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NCAA Cross Country Champions
By: CUBuffs.com
CU defensive coordinator Greg Brown has his hands full preparing for CSU and its new coaching staff.
Brooks: Buffs 'D' Works Hard To Unravel The Unknown
Release: August 28, 2012
By: B.G. Brooks, Contributing Editor

BOULDER - Just beyond the three pair of running shoes and socks, Greg Brown points to four piles of notes and diagrams stacked neatly on the floor of his office in Colorado's Dal Ward Athletic Center.

One stack is labeled Alabama. The next: Michigan State . . . then Utah State . . . then New Mexico.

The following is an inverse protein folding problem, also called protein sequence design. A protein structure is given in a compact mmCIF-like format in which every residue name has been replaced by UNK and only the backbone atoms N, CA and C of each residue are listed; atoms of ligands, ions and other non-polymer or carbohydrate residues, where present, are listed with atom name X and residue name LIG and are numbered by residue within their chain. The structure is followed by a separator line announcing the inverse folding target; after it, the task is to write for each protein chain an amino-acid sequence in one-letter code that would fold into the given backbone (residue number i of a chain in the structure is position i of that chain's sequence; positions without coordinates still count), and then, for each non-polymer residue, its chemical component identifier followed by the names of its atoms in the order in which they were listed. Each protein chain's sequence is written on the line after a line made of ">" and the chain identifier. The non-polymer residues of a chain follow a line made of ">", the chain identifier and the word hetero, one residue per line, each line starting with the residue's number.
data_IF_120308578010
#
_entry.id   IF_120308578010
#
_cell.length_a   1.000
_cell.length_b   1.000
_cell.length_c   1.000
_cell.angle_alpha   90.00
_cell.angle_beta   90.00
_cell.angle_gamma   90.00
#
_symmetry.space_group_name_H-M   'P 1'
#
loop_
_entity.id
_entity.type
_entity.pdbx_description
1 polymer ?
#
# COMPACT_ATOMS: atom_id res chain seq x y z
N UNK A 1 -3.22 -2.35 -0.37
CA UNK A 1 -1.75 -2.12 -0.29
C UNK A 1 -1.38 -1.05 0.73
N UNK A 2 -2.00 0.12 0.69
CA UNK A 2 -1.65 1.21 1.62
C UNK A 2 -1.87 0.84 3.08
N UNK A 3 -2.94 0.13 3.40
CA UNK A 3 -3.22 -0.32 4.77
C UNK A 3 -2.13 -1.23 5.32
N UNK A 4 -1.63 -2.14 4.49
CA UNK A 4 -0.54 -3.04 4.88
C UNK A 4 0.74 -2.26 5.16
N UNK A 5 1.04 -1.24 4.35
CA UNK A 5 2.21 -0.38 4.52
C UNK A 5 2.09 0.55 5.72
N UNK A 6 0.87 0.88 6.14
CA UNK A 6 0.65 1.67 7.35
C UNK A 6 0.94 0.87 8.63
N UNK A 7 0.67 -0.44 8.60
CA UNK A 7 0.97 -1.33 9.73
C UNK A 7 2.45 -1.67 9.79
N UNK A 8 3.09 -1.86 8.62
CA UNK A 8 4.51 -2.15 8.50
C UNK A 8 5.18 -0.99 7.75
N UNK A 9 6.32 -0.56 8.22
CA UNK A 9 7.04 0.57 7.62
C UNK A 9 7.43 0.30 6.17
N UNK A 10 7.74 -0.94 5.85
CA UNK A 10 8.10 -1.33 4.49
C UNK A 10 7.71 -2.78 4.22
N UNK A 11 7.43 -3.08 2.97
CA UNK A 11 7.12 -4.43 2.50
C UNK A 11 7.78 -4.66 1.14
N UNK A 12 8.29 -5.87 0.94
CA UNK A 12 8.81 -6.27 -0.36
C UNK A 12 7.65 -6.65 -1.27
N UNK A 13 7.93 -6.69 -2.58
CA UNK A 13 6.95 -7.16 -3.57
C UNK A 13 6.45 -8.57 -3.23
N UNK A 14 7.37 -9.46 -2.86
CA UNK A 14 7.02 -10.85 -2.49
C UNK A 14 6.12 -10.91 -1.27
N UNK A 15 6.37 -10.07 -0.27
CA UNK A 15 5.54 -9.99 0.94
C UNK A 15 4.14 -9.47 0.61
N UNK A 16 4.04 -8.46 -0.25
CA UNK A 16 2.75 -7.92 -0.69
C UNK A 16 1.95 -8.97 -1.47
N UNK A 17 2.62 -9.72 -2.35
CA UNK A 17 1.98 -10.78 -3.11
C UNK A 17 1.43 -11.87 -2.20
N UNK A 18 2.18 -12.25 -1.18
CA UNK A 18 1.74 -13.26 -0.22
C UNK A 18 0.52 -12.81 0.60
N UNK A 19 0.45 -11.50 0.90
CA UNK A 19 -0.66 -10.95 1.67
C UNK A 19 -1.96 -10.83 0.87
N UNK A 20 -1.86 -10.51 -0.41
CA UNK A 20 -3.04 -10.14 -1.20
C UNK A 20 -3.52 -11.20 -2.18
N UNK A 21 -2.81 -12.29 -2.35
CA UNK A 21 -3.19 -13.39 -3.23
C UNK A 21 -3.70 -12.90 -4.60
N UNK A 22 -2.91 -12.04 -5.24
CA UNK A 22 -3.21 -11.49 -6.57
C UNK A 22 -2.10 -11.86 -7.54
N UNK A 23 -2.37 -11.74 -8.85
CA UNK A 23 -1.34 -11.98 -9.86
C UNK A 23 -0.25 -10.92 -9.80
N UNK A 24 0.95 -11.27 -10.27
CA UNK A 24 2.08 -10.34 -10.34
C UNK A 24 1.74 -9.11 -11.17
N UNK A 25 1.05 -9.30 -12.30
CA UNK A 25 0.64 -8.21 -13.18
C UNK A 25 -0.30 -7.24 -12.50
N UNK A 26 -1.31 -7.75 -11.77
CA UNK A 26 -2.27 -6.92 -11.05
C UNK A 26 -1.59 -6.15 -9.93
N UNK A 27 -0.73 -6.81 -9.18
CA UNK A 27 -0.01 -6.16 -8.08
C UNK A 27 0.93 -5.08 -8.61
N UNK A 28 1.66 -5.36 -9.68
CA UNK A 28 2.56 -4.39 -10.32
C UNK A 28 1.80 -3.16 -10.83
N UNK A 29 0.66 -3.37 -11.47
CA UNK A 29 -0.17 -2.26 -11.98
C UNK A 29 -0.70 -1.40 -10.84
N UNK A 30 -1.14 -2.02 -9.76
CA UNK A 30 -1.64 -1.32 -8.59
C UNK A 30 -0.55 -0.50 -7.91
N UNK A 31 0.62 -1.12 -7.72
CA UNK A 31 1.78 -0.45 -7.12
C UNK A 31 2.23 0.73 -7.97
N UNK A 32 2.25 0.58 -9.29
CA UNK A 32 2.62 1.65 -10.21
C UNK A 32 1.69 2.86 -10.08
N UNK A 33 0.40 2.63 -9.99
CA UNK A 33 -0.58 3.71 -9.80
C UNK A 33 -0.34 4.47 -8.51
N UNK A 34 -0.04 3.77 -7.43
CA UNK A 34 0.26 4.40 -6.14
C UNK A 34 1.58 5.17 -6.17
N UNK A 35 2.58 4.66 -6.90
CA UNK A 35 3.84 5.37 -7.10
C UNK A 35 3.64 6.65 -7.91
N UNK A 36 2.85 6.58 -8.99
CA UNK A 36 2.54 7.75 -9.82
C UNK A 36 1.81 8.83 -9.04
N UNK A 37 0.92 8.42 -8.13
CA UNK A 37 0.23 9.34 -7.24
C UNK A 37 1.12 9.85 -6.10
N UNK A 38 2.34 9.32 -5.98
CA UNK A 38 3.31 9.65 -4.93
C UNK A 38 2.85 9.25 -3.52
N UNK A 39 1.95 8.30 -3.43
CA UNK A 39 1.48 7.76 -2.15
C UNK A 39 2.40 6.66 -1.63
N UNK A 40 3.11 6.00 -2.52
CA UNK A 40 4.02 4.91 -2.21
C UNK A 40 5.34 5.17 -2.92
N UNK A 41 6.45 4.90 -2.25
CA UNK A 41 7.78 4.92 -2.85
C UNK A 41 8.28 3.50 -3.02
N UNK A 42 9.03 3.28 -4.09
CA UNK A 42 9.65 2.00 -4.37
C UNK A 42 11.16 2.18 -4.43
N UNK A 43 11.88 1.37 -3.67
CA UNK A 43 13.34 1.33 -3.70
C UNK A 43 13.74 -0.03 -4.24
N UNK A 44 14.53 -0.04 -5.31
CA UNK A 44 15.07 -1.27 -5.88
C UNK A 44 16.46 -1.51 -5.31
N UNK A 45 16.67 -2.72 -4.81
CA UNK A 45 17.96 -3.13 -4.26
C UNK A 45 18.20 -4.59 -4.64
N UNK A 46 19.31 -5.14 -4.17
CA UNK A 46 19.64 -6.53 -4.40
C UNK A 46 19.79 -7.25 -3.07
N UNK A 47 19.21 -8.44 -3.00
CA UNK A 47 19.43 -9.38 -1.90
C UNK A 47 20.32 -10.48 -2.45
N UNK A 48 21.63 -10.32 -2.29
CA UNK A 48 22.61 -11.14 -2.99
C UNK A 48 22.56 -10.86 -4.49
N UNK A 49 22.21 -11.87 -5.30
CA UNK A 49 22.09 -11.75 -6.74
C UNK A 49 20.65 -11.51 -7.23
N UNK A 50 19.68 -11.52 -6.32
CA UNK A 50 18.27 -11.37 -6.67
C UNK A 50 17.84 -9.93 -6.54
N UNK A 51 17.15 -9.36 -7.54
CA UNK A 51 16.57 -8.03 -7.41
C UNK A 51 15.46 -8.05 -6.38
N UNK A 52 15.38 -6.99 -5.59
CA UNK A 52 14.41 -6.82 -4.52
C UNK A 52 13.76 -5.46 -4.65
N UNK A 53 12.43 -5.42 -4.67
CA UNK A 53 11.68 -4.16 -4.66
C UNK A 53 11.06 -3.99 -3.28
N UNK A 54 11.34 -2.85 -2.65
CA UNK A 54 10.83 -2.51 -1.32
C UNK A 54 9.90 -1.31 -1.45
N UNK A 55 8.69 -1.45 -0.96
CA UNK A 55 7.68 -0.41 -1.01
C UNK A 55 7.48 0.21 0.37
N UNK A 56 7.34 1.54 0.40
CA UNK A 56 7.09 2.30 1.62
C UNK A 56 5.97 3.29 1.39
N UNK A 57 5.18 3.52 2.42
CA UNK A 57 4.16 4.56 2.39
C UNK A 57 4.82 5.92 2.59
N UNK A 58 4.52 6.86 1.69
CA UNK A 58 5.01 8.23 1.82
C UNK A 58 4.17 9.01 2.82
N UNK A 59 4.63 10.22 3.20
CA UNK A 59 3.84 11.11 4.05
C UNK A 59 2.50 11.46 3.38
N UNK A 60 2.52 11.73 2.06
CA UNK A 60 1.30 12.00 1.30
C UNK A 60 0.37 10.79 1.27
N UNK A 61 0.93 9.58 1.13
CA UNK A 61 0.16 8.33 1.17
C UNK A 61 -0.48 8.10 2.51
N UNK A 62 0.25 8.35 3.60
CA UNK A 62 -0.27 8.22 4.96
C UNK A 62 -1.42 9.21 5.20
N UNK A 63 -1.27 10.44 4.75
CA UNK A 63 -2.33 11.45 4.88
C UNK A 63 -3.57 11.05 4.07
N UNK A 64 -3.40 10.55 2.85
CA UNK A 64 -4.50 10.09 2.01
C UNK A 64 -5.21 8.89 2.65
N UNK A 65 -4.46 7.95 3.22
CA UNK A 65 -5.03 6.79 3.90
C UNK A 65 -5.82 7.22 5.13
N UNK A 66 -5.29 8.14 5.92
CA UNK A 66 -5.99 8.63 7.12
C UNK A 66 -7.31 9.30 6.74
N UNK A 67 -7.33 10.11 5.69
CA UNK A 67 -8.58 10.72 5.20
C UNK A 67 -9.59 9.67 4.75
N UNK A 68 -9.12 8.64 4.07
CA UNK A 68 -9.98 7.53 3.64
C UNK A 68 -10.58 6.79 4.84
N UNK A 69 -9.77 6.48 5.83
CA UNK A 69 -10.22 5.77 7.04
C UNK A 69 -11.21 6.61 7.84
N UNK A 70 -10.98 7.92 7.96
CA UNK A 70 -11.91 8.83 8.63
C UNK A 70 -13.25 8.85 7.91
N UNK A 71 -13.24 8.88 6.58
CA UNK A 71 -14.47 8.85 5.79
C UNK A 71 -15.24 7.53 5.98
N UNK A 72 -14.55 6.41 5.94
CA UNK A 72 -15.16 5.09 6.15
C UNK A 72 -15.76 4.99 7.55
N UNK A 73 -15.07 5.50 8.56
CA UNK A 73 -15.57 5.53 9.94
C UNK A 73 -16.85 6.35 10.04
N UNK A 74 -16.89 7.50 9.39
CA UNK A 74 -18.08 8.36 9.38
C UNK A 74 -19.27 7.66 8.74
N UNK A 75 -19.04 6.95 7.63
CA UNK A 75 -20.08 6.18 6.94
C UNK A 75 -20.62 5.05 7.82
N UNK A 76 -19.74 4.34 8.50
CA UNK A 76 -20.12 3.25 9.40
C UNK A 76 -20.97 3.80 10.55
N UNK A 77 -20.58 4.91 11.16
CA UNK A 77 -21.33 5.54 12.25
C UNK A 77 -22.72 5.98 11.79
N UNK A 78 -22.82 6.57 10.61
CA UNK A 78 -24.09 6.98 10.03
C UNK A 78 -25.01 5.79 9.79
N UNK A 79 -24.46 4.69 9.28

Together the four stacks represent the most recent four schools where new Colorado State coach Jim McElwain and his offensive coordinator, Dave Baldwin, have worked.

Their four offenses - large chunks, small clumps, a play, a formation, a shift, a motion there or here - are what Brown is trying to sift through as he prepares his young CU defense for Saturday's season-opener in Denver.

"We don't know what they've taken from each (offense)," Brown said. "All the cards are up their sleeves. It's a hard deal . . . a hard opener. Where do you spend your most time? What style of offense will we see?"

The offensive resumes of McElwain and Baldwin are heavily weighted with yards, touchdowns and, of course, talented personnel. Alabama won the last BCS National Championship running McElwain's offense, while Baldwin was chosen the WAC's 2011 Offensive Coordinator of The Year (Rivals.com) at his last stop, Utah State.